May was fun, busy, and overwhelming! I was approved to move into my own apartment as part of a rehab program! I was so excited, but going through all of my stuff was a process. I’ve moved so many times since starting college, but these past couple moves have been hard for me. It’s really difficult relying on everyone else to do all the lifting and moving for me. One of the hardest parts of the first year of being paralyzed is having to constantly need help. I’m doing much better at both not needing lots of extra help, and also not getting myself into situations where I would need extra help. I’m much more aware of what I am able to do, and I’m learning that the list is infinite. I really can do everything I could do when I walked; I just have to do more problem solving than I used to. Living in a place designed for wheelchairs is great! I can cook and bake all I want again, as the kitchen is fully accessible. The difficult parts about being on my own are the same as they were when I left for college years ago. As part of the rehab program I’m in, I’m working with OT to get more independent in my own home. I’m also doing fitness and vocational therapy. I like to keep busy!
June was fun! I started using KAFOs in PT. They’re basically braces that keep all my leg joints locked. I’m learning how to put weight through my legs to hold me upright and balanced. It’s a lot of fun to be at everyone’s height. My body is much more used to standing now than when I tried Rewalk, so it’s great to not have to worry about passing out and such! I’ve started trying to ‘walk’ in the KAFOs by shifting my weight, but I don’t have the logistics completely figured out yet. Baby steps.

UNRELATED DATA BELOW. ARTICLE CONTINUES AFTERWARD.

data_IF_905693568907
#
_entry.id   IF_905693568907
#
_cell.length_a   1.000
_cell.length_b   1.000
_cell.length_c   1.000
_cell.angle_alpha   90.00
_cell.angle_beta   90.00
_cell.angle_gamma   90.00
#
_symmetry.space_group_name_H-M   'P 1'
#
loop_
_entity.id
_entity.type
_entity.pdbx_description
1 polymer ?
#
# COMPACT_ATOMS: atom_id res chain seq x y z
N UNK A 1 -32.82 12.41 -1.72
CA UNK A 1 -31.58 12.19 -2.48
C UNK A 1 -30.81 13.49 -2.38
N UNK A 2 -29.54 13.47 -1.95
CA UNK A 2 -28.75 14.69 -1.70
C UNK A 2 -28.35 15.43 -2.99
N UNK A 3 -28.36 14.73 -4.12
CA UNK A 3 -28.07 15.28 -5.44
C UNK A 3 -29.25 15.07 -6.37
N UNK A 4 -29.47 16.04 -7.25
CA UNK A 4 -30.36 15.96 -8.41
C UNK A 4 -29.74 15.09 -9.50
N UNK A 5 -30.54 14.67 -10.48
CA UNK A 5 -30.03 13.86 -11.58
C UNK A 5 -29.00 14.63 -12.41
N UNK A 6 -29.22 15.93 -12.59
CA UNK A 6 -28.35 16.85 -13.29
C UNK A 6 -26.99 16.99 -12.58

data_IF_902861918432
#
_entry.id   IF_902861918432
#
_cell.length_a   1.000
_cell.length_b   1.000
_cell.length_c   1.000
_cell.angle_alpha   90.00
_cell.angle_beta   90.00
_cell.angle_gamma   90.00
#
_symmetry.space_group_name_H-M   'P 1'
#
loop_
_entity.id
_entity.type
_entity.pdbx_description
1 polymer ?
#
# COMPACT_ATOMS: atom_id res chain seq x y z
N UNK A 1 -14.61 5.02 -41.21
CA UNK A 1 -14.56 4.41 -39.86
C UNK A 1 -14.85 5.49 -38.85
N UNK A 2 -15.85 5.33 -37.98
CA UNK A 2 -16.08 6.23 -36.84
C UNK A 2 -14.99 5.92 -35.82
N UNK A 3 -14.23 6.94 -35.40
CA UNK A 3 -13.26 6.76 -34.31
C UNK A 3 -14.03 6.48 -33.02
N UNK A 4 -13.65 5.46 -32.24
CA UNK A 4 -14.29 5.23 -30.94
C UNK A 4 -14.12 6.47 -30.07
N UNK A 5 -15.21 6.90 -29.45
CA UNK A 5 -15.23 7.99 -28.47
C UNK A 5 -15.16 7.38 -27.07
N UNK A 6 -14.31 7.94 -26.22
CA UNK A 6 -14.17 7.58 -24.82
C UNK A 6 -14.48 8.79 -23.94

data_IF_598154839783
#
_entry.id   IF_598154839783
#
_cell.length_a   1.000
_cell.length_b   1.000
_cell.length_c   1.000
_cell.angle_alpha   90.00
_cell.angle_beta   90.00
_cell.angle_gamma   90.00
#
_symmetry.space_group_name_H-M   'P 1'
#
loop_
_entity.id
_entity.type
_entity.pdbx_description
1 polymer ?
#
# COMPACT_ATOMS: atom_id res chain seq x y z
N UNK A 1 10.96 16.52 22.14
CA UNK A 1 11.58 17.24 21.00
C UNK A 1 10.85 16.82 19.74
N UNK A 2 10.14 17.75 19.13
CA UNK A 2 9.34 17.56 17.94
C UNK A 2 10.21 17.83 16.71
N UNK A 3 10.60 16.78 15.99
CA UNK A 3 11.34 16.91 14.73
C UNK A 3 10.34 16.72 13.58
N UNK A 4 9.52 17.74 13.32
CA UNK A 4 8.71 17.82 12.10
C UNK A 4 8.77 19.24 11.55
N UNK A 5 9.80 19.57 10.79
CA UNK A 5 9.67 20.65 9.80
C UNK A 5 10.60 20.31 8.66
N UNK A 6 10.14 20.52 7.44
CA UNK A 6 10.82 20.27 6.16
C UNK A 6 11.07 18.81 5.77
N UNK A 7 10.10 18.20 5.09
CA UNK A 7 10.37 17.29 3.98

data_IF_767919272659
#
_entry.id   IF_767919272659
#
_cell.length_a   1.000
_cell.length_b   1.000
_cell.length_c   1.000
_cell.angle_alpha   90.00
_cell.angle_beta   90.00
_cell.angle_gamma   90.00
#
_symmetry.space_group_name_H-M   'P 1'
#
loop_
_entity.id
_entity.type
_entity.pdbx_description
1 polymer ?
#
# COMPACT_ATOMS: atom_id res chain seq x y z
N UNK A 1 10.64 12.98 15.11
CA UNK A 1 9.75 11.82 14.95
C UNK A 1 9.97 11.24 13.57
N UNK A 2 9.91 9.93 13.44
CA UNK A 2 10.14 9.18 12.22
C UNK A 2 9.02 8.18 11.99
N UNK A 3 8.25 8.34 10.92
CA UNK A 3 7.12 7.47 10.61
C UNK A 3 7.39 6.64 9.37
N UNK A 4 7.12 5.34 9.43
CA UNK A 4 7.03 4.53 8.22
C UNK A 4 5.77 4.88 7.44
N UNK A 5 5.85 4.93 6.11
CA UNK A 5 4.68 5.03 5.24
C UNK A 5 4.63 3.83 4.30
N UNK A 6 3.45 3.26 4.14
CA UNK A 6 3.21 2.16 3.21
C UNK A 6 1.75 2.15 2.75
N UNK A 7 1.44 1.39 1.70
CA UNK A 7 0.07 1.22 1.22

I also took my shot at handcycling in June! I didn’t get to do a full ride, but took the bike around the block and was sized for the one I’ll want (I picked a pink one, obviously). I’m super excited to dive into handcycling and am anxiously awaiting it’s arrival! It’s no secret anymore that I want to finish out my route from last summer, and this bike is the first step to doing so! I’d like to head out to Idaho now to get started; patience has never been a strongsuit. I did finish out June by heading back to Idaho Falls to support Mr. & Mrs. Davis. It was so good to finally meet them, even though I already felt so connected. We mourned Anne’s death; we celebrated her life. It was a very emotional few days. I was able to reconnect with some of my nurses, therapists,
So, I guess you could say that I’ve been keeping busy! What’s next? Well, my new bike should be coming in soon, so that’ll be exciting. I would also like to get back to driving here. That will be a whole process, and I would like to get started on that as soon as I can. Moving out on my own is also on the horizon. Plenty of things to be excited about!
Thank you so much for all the love and support you’ve shown my family and I over the past year. I cannot begin to express enough gratitude to everyone who’s been in my corner praying, encouraging, listening. I thank God for bringing all of you in my life, and I know He has a lot in store for me. Bring on year 2!